• Winning is sometimes the result of being in the right place at the right moment.
  • Winning is a time-limited event.
  • Champions are those who learn from setbacks fast.
  • Champions are those who work hard even when no one is looking.
  • Champions sacrifice self for the welfare of the team.

 

While getting your way and winning can feel nice, winning can sometimes become the main objective in conflict situations. In other words, people have the capacity to go beyond simply winning to “winning at any costs,” and such interactions have the potential to have lasting negative effects. It becomes challenging to work cooperatively to develop solutions that improve results for all when individuals view competition as a contest—a zero-sum game where someone wins and someone loses. In essence, when we pursue victory at any costs, we are adopting a different strategy that favours competition over cooperation.

Because of how competitive our society is, adopting the winning at any costs strategy is simple. There are some factors of having a competitive attitude that can lead to improved performance. However, we discover that trying to win at all costs has a price in conflict situations. People frequently become defensive when they believe that others are doing everything in their power to get their way. They frequently do not support the conclusion and contribute nothing to its implementation.

Therefore, striving for victory at any costs might harm outcomes while also endangering interpersonal connections. People don’t enjoy having their interests neglected, and relationships can suffer when someone disregards them in order to forward their own agenda. This is especially problematic when relationships span between interdependent individuals who genuinely depend on one another for support both now and in the future. If you tend to be very task-focused and to push yourself to succeed, you might want to consider whether you are engaging in behaviours that prioritise winning at all costs.

If this is the case, it would be wise to take your time and consider how you could contribute to the creation of cooperative solutions that serve your interests while also potentially addressing those of the other parties involved in the disagreement. There are two kinds of competitiveness; one breeds dishonest play and cheap shots, the other inspires inspired play and performance. The definition of competition is “to struggle with, not against; it is a form of collaboration in which rivals encourage one another to reach excellence. Each player pledges to follow the game’s regulations and play to the best of their abilities. These games can be exhilarating to play and watch.

On the other side, treating your rival as an enemy that needs to be vanquished is a sign of poor competition. Cheating, flopping, criticising the officials, and engaging in continual trash talk are all indications that a player sees his or her opponent as an enemy who must be overcome, even humiliated, by any means necessary rather than as a teammate deserving of respect. This non-competitive attitude can negatively affect a player during a game, a team during a match or season, or it might negatively affect an entire sport over time.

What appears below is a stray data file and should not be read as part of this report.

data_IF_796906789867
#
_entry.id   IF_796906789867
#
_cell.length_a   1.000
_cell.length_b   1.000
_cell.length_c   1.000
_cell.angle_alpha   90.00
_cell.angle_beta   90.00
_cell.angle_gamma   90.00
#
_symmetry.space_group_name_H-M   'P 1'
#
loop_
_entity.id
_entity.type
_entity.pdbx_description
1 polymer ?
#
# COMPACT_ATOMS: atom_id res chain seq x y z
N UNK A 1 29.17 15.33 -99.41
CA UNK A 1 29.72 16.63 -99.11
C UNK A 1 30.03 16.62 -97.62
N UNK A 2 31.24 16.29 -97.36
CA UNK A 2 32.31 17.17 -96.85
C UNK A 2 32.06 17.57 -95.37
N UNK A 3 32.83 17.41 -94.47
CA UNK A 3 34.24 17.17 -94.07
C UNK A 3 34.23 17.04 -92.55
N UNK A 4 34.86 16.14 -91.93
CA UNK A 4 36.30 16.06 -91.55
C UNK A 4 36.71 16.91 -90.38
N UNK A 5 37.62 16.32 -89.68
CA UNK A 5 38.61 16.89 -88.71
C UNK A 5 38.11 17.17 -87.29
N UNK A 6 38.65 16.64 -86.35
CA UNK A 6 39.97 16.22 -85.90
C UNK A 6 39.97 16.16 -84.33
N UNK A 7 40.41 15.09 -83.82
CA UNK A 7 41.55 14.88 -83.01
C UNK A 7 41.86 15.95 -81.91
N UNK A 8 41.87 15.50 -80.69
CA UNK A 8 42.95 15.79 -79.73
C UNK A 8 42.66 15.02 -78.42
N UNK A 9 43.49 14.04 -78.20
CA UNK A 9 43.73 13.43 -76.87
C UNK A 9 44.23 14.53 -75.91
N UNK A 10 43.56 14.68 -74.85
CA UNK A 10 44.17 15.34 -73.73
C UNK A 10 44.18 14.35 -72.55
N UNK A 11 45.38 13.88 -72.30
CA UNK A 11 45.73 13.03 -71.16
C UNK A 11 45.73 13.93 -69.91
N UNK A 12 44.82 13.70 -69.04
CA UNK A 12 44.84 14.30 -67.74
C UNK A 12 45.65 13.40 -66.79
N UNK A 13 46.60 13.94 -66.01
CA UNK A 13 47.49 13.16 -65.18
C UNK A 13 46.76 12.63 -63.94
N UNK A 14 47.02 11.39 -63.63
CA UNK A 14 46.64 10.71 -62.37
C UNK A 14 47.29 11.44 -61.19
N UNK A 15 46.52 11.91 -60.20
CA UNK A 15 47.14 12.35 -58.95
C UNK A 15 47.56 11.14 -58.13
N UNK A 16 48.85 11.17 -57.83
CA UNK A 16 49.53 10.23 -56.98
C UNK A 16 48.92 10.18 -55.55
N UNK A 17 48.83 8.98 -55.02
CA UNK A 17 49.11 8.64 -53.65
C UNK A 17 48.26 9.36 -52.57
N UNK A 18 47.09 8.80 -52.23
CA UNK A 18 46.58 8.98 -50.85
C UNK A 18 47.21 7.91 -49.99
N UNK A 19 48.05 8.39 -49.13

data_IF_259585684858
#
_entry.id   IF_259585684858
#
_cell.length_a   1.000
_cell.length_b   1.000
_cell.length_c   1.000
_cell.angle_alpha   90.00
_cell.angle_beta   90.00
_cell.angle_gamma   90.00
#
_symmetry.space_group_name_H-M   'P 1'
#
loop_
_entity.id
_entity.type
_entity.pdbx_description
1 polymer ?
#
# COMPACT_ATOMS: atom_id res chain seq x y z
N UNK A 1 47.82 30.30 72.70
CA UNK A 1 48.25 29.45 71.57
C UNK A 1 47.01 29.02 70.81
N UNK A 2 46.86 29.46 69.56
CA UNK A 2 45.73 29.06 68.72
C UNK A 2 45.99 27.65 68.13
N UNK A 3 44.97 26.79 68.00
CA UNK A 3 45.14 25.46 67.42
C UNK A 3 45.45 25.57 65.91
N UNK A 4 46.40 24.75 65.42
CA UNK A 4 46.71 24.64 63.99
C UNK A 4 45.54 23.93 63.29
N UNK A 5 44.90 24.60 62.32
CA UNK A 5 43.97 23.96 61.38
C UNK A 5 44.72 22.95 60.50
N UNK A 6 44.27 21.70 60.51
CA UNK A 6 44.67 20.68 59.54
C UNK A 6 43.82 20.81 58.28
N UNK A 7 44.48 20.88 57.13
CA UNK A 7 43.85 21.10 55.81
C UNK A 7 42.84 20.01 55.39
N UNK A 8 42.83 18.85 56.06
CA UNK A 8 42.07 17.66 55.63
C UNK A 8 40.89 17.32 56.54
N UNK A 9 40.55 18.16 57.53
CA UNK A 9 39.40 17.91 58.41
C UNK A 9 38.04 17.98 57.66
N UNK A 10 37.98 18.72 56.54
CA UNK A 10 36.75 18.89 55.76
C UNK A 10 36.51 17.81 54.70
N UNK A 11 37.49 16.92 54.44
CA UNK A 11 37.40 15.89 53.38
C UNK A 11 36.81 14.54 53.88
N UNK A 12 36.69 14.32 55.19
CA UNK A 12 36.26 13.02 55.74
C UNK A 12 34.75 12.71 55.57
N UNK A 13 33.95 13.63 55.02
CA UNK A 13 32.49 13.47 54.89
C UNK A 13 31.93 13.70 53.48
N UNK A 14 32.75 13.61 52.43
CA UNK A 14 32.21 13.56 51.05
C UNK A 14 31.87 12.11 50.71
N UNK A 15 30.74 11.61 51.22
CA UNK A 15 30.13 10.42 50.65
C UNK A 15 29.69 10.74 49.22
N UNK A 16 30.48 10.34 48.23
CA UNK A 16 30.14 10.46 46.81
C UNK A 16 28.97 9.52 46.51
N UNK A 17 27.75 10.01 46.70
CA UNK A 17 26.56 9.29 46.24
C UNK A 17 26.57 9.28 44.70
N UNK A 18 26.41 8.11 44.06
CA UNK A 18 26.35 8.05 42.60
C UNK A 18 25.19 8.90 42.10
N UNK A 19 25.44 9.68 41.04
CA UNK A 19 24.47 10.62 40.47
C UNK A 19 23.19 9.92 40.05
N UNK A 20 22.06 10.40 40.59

Conclusion:

Instilling a competitive spirit in students can be advantageous for both their intellectual abilities and their social and emotional development in an academic setting where students typically maintain pleasant relationships with their peers. Universities are starting to achieve a balance between their main curricula and extracurricular activities in today’s rapidly changing environment. A competitive attitude is frequently instilled in students through extracurricular activities, such as essay writing, public speaking, singing competitions, and sports, in addition to subjects covered in their core curricula. Through these kinds of activities, kids (individually or in a group) learn how to compete positively with other students to achieve greatness and success while maintaining good sportsmanship. Students also learn that winning requires perseverance, hard work, and continuous learning, without which success is merely a pipe dream. The competition also requires that students take responsibility for their acts and accept the results of those actions with humour. It is important to note that efforts to foster a spirit of competition must include not just the intellectual ideals embodied in the core curriculum but also the social, emotional, cultural, and recreational ideals that are all fostered via extracurricular activities.

However, these initiatives should not be taken to indicate that the core curriculum and extracurricular activities are mutually exclusive. Instead, the co-curricular activities and the core curriculum reinforce one another, indicating that they are complementary to one another. More importantly, moral and spiritual development—important qualities that can be implanted through non-academic activities—must be balanced with students’ better intellectual development as a result of their ongoing participation in academic activities.